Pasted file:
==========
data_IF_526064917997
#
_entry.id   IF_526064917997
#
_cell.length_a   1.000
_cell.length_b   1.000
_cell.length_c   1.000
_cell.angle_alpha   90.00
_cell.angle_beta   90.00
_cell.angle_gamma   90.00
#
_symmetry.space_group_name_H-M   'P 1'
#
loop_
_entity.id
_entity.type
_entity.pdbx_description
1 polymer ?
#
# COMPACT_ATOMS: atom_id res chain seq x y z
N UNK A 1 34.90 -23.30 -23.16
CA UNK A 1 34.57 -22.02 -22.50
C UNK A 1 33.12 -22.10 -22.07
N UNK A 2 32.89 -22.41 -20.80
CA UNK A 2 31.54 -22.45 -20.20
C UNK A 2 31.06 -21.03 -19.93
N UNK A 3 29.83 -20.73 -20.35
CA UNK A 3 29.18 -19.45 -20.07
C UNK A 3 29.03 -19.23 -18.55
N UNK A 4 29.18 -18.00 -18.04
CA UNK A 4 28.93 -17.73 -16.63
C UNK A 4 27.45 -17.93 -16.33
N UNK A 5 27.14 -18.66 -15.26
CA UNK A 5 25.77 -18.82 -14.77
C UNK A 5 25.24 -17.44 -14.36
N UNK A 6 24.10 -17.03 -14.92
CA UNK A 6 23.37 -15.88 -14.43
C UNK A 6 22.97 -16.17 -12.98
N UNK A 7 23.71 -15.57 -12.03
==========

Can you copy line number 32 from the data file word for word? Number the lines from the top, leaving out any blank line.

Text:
C UNK A 4 27.45 -17.93 -16.33